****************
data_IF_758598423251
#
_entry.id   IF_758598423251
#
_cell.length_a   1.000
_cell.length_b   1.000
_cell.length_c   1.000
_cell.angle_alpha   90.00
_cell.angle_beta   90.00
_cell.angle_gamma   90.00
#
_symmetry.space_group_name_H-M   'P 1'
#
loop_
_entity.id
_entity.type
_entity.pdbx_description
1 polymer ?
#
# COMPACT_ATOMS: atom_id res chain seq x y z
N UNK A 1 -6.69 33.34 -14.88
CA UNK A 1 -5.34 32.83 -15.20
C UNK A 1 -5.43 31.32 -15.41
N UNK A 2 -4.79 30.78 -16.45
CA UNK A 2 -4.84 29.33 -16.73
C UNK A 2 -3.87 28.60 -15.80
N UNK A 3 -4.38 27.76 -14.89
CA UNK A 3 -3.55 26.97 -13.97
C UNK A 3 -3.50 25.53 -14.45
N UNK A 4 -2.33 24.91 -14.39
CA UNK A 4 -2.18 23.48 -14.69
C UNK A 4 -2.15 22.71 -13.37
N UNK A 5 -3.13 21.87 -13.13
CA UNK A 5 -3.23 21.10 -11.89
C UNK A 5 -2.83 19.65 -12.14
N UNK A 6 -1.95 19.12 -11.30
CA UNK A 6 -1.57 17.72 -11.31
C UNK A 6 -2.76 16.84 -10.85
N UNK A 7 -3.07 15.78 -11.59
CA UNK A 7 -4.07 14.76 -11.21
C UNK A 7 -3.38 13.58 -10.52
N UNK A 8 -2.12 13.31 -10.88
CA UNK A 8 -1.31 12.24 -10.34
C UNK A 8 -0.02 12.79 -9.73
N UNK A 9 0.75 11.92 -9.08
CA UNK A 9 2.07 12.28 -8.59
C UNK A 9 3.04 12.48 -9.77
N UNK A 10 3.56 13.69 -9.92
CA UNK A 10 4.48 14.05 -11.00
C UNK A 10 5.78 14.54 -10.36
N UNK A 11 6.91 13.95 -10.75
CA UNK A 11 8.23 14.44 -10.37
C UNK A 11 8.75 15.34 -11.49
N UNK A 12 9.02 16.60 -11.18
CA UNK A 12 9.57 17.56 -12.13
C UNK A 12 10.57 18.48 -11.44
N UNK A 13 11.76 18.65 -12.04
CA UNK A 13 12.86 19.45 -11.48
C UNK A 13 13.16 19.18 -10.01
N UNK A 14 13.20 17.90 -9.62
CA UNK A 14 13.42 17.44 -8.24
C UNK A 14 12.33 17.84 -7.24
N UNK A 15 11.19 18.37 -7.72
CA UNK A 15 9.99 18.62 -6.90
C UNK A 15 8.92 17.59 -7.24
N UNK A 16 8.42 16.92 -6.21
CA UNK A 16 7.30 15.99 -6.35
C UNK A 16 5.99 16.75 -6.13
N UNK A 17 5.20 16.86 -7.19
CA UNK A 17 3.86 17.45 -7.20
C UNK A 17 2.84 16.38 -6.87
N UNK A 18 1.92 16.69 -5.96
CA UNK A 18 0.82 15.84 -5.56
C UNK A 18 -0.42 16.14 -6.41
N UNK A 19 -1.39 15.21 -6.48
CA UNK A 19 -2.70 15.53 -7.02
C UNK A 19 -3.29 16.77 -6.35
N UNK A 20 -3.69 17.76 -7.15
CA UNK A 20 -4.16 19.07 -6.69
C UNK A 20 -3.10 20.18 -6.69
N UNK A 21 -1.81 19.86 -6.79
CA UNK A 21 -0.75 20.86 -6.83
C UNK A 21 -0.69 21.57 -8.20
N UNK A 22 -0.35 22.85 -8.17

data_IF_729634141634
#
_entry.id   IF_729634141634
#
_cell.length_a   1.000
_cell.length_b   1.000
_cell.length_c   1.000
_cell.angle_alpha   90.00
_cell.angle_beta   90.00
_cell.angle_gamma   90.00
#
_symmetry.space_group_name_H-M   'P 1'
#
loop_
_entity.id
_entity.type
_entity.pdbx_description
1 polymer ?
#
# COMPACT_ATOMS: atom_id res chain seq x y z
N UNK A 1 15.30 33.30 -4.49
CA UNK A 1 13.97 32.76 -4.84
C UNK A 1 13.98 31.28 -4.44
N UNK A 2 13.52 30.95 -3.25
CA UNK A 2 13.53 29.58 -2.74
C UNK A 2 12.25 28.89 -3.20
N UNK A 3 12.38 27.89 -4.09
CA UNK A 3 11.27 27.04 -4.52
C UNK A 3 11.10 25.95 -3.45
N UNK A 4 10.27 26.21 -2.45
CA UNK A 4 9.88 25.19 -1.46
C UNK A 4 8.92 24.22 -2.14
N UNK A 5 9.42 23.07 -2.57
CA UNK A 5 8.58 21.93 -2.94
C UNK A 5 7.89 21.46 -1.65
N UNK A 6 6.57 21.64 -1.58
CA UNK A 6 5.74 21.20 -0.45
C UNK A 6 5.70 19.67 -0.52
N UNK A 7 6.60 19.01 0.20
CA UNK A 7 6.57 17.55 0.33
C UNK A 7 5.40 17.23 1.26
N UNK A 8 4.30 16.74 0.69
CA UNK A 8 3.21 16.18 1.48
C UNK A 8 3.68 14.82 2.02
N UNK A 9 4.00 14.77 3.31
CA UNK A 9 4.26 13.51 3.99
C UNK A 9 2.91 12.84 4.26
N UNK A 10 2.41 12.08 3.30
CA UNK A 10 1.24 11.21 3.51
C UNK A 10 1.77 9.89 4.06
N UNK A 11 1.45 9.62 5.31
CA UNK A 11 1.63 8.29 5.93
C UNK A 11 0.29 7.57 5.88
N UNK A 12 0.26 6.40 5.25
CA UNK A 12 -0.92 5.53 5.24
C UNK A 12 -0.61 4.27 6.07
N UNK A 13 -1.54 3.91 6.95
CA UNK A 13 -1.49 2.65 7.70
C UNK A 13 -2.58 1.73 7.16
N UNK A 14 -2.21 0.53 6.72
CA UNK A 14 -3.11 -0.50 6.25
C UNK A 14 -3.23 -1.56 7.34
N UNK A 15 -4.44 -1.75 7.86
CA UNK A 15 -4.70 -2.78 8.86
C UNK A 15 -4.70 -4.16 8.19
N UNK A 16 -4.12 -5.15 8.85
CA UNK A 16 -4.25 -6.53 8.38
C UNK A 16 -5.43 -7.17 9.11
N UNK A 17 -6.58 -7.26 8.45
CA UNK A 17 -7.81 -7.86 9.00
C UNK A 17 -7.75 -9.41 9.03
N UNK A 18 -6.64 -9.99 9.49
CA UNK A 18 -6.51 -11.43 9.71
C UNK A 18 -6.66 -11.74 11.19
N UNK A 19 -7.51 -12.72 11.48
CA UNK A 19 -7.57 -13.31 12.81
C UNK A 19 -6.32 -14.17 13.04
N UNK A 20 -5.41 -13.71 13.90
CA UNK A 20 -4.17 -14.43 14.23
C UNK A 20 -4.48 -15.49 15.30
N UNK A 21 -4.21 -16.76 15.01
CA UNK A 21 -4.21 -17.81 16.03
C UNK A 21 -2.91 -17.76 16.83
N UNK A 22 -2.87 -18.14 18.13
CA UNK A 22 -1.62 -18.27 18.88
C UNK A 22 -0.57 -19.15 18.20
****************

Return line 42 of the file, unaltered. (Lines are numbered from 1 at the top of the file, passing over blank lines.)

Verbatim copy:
N UNK A 8 -2.12 13.31 -10.88